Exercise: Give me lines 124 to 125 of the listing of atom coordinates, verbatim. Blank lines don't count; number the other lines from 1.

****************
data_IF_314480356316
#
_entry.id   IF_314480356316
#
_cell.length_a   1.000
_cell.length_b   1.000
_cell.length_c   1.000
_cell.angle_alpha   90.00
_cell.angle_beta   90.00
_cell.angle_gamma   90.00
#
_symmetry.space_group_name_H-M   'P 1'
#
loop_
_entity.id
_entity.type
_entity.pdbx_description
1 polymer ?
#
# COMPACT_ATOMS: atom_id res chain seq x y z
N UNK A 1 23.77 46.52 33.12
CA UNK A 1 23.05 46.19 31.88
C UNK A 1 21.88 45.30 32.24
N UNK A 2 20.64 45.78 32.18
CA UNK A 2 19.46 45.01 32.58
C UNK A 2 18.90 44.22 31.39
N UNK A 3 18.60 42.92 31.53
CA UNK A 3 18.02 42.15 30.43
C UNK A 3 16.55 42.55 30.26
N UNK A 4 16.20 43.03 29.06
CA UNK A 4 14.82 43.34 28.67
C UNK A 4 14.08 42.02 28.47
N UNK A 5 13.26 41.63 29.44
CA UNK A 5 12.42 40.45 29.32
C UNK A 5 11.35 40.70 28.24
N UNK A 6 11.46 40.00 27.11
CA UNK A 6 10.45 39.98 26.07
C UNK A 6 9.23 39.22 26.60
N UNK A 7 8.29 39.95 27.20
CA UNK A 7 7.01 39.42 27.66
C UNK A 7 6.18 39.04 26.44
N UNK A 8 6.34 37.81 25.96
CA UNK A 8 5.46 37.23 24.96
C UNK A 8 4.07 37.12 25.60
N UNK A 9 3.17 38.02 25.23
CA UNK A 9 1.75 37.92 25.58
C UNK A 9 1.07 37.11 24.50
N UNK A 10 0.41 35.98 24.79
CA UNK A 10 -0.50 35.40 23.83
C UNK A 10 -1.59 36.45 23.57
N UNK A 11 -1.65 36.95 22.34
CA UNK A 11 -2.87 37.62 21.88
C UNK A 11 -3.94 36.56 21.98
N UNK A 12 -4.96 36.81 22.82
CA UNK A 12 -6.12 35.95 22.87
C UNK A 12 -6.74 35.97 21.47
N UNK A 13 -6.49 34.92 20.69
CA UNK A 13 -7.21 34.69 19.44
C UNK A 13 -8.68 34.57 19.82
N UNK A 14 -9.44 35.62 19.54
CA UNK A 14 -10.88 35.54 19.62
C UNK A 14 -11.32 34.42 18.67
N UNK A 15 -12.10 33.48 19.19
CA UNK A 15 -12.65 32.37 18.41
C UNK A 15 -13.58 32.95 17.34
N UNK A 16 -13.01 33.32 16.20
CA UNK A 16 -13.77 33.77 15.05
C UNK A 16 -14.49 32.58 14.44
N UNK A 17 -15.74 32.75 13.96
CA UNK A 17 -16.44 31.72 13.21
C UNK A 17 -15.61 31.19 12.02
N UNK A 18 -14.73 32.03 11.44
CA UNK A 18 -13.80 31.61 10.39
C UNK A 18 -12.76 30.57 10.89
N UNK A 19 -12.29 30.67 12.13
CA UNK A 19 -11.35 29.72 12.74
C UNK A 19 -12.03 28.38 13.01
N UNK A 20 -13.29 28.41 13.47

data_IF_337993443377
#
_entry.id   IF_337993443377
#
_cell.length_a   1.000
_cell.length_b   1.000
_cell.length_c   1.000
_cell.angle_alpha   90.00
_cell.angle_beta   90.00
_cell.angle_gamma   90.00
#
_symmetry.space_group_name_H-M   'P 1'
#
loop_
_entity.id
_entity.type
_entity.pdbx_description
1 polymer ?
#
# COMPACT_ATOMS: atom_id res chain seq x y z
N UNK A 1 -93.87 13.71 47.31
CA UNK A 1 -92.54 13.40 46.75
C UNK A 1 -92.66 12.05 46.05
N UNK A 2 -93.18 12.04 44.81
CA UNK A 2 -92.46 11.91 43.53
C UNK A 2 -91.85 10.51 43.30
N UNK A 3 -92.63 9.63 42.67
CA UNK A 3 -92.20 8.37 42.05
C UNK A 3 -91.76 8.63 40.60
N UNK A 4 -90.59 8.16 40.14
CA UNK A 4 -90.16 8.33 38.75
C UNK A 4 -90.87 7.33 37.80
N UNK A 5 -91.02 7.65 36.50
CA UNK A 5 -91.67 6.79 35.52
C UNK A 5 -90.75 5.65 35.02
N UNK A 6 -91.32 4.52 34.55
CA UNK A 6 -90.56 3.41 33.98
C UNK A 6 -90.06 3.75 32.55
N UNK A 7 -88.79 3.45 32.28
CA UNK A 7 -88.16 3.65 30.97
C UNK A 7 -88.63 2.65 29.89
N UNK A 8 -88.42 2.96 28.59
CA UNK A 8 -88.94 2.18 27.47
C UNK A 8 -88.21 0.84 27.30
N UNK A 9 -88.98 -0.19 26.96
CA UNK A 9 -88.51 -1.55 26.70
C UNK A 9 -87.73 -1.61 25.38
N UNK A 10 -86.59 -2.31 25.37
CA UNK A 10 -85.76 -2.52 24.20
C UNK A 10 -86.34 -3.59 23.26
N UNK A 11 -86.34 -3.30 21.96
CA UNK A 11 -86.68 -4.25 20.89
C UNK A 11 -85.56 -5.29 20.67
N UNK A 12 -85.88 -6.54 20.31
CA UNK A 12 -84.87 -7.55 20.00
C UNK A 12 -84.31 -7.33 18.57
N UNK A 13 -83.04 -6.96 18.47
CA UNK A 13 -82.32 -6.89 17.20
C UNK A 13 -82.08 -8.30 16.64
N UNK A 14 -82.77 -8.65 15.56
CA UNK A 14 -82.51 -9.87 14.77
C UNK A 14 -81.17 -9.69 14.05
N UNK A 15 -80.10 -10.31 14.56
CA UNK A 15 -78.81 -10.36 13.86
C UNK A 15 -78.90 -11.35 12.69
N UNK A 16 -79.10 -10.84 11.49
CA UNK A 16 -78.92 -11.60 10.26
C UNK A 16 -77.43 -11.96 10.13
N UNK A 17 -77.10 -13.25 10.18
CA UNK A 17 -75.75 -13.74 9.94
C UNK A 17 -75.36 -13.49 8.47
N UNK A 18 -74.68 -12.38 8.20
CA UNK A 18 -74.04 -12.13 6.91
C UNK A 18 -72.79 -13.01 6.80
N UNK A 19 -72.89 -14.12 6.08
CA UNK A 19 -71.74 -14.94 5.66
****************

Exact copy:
CA UNK A 9 -88.51 -1.55 26.70
C UNK A 9 -87.73 -1.61 25.38